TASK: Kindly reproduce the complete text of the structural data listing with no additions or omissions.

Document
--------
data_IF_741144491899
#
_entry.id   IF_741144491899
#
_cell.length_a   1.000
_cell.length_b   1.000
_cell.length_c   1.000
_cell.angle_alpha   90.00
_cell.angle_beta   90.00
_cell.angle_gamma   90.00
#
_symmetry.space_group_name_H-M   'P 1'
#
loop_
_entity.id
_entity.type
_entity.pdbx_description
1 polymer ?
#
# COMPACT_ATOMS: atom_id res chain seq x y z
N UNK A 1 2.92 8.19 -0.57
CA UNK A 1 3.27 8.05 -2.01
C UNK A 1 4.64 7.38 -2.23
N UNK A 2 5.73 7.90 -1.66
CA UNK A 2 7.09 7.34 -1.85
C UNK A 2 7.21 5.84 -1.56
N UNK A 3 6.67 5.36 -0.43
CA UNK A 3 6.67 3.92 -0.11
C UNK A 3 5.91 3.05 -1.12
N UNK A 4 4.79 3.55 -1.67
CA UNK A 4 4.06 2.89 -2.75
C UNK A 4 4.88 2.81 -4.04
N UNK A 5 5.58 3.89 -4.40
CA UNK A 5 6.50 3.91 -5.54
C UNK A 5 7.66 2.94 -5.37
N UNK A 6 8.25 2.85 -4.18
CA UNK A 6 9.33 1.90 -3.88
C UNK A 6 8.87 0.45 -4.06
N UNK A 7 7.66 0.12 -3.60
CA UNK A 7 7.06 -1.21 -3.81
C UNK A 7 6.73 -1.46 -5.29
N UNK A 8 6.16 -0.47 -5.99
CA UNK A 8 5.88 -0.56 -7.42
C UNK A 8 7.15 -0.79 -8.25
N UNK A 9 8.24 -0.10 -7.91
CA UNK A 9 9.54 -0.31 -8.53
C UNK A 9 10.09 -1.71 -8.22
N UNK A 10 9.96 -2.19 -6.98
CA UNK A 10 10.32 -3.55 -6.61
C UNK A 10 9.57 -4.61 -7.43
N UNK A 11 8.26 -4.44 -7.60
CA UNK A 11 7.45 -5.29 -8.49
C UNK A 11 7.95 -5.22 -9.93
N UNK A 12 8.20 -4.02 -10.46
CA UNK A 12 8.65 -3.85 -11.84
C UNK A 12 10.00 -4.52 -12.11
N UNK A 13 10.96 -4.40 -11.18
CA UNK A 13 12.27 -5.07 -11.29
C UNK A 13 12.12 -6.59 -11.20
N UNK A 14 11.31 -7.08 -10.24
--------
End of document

data_IF_741144491899
#
_entry.id   IF_741144491899
#
_cell.length_a   1.000
_cell.length_b   1.000
_cell.length_c   1.000
_cell.angle_alpha   90.00
_cell.angle_beta   90.00
_cell.angle_gamma   90.00
#
_symmetry.space_group_name_H-M   'P 1'
#
loop_
_entity.id
_entity.type
_entity.pdbx_description
1 polymer ?
#
# COMPACT_ATOMS: atom_id res chain seq x y z
N UNK A 1 2.92 8.19 -0.57
CA UNK A 1 3.27 8.05 -2.01
C UNK A 1 4.64 7.38 -2.23
N UNK A 2 5.73 7.90 -1.66
CA UNK A 2 7.09 7.34 -1.85
C UNK A 2 7.21 5.84 -1.56
N UNK A 3 6.67 5.36 -0.43
CA UNK A 3 6.67 3.92 -0.11
C UNK A 3 5.91 3.05 -1.12
N UNK A 4 4.79 3.55 -1.67
CA UNK A 4 4.06 2.89 -2.75
C UNK A 4 4.88 2.81 -4.04
N UNK A 5 5.58 3.89 -4.40
CA UNK A 5 6.50 3.91 -5.54
C UNK A 5 7.66 2.94 -5.37
N UNK A 6 8.25 2.85 -4.18
CA UNK A 6 9.33 1.90 -3.88
C UNK A 6 8.87 0.45 -4.06
N UNK A 7 7.66 0.12 -3.60
CA UNK A 7 7.06 -1.21 -3.81
C UNK A 7 6.73 -1.46 -5.29
N UNK A 8 6.16 -0.47 -5.99
CA UNK A 8 5.88 -0.56 -7.42
C UNK A 8 7.15 -0.79 -8.25
N UNK A 9 8.24 -0.10 -7.91
CA UNK A 9 9.54 -0.31 -8.53
C UNK A 9 10.09 -1.71 -8.22
N UNK A 10 9.96 -2.19 -6.98
CA UNK A 10 10.32 -3.55 -6.61
C UNK A 10 9.57 -4.61 -7.43
N UNK A 11 8.26 -4.44 -7.60
CA UNK A 11 7.45 -5.29 -8.49
C UNK A 11 7.95 -5.22 -9.93
N UNK A 12 8.20 -4.02 -10.46
CA UNK A 12 8.65 -3.85 -11.84
C UNK A 12 10.00 -4.52 -12.11
N UNK A 13 10.96 -4.40 -11.18
CA UNK A 13 12.27 -5.07 -11.29
C UNK A 13 12.12 -6.59 -11.20
N UNK A 14 11.31 -7.08 -10.24